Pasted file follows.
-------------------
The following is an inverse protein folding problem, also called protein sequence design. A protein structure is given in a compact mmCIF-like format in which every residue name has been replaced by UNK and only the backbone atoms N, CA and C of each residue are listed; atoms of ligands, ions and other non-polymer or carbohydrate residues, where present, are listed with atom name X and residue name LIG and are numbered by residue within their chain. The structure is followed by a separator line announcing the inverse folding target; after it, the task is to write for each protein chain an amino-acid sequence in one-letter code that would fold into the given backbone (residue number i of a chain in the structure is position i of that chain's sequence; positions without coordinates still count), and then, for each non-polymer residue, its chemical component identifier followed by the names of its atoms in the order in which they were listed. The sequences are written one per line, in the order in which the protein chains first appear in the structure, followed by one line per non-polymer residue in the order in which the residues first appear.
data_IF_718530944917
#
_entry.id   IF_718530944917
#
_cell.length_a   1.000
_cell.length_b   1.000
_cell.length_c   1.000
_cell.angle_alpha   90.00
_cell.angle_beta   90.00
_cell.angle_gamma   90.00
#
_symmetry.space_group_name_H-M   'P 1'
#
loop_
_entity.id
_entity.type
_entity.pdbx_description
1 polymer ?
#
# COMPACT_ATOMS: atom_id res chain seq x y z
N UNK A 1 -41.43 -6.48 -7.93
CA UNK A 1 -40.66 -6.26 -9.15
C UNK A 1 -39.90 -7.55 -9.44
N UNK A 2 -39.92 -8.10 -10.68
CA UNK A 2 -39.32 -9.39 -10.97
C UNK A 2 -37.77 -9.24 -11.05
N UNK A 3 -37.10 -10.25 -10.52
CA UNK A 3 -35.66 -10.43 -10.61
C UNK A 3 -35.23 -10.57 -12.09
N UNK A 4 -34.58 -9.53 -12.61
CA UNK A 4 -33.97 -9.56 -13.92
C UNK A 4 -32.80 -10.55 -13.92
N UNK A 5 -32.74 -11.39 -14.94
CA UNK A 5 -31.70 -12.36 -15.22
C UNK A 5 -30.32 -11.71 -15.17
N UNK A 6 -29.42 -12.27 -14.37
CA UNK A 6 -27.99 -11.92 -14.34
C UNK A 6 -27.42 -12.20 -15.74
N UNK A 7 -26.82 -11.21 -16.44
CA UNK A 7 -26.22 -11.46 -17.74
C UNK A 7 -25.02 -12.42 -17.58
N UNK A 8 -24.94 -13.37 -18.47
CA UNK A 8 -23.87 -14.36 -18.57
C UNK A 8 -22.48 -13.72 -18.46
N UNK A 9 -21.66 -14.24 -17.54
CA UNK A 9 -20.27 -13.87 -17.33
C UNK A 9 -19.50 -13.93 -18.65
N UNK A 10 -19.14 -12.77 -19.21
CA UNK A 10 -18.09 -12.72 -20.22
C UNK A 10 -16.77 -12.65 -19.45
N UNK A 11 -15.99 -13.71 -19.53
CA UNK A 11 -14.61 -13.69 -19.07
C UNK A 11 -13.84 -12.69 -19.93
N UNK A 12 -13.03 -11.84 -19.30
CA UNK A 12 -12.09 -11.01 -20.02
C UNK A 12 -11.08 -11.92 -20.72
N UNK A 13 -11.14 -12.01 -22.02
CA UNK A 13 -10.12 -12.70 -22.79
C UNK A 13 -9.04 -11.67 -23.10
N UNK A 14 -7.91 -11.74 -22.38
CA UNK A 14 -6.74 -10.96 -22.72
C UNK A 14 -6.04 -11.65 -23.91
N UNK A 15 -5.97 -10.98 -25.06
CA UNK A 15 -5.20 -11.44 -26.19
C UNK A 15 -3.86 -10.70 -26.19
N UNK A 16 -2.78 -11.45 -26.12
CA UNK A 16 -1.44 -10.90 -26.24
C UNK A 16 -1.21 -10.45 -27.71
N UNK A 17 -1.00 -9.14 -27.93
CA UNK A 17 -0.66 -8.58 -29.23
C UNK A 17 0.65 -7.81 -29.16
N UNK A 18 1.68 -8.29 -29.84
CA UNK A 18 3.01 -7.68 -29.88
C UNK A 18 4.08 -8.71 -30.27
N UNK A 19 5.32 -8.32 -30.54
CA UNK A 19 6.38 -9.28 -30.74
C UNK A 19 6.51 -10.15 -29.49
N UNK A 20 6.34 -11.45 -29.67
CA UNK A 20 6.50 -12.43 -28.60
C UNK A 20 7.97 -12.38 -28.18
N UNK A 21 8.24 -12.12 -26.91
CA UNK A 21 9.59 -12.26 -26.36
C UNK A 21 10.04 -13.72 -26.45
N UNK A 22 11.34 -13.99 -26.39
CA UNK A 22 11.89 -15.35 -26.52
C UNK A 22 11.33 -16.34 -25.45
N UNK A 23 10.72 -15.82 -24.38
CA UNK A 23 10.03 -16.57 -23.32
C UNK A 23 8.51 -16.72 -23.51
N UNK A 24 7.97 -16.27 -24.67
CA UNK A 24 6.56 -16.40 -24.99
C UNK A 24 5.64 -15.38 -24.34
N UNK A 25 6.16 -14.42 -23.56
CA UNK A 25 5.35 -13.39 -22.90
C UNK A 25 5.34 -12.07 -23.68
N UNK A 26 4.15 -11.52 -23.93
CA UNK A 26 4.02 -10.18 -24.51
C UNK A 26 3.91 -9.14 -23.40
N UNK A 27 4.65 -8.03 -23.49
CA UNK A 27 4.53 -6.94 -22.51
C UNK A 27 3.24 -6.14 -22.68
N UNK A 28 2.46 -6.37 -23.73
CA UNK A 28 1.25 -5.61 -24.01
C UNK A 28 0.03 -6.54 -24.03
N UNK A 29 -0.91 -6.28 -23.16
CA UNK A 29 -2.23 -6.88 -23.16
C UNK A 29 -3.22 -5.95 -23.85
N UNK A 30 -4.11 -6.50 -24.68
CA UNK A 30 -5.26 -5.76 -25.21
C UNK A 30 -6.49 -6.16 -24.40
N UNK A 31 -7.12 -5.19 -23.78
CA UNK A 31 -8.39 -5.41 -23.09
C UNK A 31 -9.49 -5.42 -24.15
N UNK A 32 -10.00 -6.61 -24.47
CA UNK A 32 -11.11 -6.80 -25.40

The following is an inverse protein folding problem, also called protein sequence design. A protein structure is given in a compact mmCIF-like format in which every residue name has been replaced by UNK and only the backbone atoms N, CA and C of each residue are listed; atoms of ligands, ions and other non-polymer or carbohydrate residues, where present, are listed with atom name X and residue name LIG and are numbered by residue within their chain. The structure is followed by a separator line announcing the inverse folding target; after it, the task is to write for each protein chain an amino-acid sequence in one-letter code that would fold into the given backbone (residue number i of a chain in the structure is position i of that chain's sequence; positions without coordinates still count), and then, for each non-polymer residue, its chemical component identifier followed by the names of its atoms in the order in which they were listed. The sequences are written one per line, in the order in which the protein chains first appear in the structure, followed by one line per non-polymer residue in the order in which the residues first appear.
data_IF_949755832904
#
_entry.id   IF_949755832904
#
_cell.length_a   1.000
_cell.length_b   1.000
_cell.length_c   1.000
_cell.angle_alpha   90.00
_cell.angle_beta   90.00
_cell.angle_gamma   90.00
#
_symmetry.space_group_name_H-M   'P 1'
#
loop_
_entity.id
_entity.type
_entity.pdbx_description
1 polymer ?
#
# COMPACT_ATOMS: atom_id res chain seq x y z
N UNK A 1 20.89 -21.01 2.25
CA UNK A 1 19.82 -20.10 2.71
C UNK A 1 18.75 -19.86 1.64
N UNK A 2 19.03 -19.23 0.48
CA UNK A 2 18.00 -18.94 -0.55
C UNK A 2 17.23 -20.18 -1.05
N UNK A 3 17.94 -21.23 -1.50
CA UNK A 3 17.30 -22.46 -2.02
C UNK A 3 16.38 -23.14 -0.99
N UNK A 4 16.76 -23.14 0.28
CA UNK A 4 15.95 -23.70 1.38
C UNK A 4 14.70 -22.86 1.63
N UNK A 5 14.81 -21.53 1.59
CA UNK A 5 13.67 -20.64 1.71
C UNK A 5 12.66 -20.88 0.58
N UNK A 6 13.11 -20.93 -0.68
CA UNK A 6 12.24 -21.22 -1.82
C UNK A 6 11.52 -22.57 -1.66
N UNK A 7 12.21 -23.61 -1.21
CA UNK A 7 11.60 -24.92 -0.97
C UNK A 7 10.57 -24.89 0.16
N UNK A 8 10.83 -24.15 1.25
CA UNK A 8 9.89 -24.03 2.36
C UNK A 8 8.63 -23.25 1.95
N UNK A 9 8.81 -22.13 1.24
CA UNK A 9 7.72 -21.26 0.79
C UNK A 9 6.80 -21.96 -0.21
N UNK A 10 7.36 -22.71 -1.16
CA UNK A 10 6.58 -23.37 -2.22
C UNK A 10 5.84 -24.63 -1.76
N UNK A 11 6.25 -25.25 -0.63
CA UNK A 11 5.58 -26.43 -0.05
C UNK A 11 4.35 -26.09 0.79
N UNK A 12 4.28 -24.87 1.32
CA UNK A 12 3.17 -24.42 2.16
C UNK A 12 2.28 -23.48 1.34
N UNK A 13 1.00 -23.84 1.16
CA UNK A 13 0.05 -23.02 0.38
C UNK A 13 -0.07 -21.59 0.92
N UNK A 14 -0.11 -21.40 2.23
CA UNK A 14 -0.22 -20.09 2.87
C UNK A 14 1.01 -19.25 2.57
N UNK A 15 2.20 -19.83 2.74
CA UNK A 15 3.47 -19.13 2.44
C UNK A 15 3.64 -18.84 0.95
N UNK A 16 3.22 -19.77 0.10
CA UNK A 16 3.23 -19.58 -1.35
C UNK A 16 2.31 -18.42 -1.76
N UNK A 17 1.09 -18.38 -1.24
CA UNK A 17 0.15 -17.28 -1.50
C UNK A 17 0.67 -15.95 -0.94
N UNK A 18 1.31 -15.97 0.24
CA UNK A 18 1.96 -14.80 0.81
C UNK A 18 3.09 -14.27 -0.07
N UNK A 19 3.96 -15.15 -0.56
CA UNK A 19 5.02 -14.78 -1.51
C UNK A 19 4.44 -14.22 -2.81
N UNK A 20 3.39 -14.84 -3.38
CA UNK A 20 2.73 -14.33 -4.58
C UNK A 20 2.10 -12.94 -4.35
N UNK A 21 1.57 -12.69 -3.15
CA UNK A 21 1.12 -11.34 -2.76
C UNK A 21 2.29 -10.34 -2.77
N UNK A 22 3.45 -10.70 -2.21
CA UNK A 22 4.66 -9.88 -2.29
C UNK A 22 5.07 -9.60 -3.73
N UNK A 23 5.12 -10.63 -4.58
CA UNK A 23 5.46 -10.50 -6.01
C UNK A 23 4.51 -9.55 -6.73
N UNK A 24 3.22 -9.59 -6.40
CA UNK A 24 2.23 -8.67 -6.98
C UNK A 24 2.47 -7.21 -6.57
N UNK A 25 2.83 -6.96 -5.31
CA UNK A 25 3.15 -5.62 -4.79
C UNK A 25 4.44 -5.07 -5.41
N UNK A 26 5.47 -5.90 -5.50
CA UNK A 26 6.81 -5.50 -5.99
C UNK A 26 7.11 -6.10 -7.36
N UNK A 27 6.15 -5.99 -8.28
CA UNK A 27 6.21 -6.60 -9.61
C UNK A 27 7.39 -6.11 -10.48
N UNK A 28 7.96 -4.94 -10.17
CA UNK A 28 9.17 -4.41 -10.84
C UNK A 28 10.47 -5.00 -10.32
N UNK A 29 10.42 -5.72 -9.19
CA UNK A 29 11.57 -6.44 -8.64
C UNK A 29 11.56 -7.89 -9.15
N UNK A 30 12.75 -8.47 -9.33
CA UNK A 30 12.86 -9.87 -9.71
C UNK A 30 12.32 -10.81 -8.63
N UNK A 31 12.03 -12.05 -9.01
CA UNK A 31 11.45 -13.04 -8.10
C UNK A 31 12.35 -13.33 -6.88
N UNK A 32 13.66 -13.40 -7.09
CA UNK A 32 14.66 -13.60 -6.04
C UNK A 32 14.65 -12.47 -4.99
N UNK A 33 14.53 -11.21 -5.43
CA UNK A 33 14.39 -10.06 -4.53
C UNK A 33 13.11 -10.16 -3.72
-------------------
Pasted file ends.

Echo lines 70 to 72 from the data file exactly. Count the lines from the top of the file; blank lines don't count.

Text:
N UNK A 17 -1.00 -9.14 -27.93
CA UNK A 17 -0.66 -8.58 -29.23
C UNK A 17 0.65 -7.81 -29.16